Investors with exposure to traditional Treasuries will take a beating if bond prices begin to dip off their three-decade long run and yields start to rise. Nevertheless, there are exchange traded fund options to help cope with the shifting tides.
Jason Schenker, president of Prestige Economics, argues that the market faces "an impending rise in interest rates" as the economy grows and inflation rises, reports Trang Ho for Investor's Business Daily. Schenker suggests investors should switch out of fixed-income assets and into equities, commodities and housing to protect against rising rates. [Bond ETFs: What Happens When the Fed Goes Home?]
Of course, that doesn't mean investors should cash out of bonds completely. Fixed-income investments can provide income, diversification and safety in volatile stock markets.
For every bond, duration reveals the security's sensitivity to interest rate risk. Typically, a one year duration roughly translates to a 1% change in the bond's price for each percentage change in yields, IBD notes. Consequently, bond ETFs with a longer duration have more to lose in a rising rate environment.
For instance, the iShares Barclays 7-10 Year Treasury ETF (IEF) has corrected 3$ from its 52-week high of 109.89 on July 25 as yields on the ETF rose to 1.77% from 1.43%. The iShares Barclays 20+ Year Treasury ETF (TLT) dropped 11.4% from its 52-week high from July 25 as yields increased to 2.54% from 2.11%.
Todd Rosenbluth, director of ETF research at S&P Capital IQ, in the IBD article also warned that high-yield and investment grade corporate debt may also get hit due to emotional selling and liquidation.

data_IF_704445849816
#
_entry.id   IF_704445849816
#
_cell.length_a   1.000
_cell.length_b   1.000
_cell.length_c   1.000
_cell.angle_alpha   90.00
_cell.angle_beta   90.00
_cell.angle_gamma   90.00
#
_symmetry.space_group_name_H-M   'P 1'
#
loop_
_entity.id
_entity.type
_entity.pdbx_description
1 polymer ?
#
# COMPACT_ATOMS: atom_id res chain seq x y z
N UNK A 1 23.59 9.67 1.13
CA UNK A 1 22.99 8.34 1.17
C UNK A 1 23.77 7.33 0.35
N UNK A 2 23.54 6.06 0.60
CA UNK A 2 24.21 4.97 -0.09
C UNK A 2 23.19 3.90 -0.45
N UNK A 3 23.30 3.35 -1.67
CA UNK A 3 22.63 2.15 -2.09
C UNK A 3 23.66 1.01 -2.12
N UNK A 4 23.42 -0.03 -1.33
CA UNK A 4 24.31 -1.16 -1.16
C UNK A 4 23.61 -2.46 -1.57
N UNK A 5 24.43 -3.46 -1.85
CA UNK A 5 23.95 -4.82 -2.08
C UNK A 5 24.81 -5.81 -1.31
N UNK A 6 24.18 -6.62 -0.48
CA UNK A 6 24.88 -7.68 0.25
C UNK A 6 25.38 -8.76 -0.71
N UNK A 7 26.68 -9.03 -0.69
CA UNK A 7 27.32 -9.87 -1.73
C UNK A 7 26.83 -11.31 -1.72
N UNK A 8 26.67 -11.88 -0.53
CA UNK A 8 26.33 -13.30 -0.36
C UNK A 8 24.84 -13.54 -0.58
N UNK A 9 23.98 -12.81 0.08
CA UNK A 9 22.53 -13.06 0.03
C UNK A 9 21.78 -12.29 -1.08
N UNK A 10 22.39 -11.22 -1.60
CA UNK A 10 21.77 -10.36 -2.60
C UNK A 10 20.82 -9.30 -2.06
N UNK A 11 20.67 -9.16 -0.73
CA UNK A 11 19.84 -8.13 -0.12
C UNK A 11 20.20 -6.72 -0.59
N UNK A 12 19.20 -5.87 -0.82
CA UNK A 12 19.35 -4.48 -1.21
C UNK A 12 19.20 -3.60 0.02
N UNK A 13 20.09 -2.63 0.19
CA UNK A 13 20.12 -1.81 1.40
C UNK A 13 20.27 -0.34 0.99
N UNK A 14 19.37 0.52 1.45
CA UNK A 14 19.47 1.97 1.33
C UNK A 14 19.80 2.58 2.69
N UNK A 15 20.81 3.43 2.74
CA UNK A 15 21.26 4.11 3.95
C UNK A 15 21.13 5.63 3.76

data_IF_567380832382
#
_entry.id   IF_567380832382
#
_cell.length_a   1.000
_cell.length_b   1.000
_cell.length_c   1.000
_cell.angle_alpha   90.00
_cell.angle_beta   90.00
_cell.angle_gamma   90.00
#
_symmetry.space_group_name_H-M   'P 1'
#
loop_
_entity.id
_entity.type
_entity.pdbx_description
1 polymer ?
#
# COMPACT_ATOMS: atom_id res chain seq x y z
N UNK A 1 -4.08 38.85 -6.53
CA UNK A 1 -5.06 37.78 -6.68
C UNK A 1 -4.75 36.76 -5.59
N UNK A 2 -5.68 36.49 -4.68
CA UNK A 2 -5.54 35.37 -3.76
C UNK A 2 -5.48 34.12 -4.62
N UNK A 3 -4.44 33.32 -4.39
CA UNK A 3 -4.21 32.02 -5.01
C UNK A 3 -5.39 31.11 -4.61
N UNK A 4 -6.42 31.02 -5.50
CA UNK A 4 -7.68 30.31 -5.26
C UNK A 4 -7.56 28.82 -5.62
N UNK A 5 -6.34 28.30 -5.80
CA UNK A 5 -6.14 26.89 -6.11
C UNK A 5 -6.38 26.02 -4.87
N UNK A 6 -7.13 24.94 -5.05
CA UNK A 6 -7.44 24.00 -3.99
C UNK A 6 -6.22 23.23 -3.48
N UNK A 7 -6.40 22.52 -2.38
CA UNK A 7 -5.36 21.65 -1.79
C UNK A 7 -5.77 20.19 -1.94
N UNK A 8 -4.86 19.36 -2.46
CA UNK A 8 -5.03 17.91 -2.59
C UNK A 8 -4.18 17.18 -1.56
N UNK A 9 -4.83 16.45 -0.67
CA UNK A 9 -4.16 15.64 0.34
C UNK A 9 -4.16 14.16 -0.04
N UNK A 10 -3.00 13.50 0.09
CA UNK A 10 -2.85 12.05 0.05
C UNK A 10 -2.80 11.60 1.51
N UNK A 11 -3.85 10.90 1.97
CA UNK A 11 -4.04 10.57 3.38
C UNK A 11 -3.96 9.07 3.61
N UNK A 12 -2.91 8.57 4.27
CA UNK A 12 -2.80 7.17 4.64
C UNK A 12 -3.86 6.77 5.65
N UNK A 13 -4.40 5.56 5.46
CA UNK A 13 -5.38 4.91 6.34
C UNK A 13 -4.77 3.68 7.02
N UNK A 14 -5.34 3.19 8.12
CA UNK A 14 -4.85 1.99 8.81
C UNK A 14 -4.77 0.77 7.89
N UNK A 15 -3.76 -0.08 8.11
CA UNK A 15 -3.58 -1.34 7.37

Instead, Rosenbluth suggested looking into the SPDR Barclays Capital Short-Term High Yield Bond ETF (SJNK) as it has a lower duration. SJNK has a 2.12 year duration and a 4.54% 30-day SEC yield. In comparison, the SPDR Barclays High Yield Bond ETF (JNK) has a 4.32 year duration and a 5.21% 30-day SEC yield. [Short-Term Bond ETFs for Rising Rates]
For the more aggressive approach, investors can look at the ProShares 20+ Year Treasury ETF (TBF), which produces the inverse daily performance of long-term Treasuries. The fund has gained 9.4% from July. Since it the fund rebalances daily, the ETF's performance may not perfectly reflect the long-term inverse performance of the underlying index over a long period of time.
Timothy Evans, chief market strategist at Long Leaf Trading Group, also suggests the PowerShares DB U.S. Dollar Index Bullish Fund (UUP).
"When interest rates start to rise, the dollar usually gains momentum against other currencies because higher rates attract foreign capital to investment instruments that are denominated in dollars, such as T-bills, notes and bonds," Evans said in the article. "Money chases yield and an influx in capital will be U.S. dollar friendly."
Max Chen contributed to this article.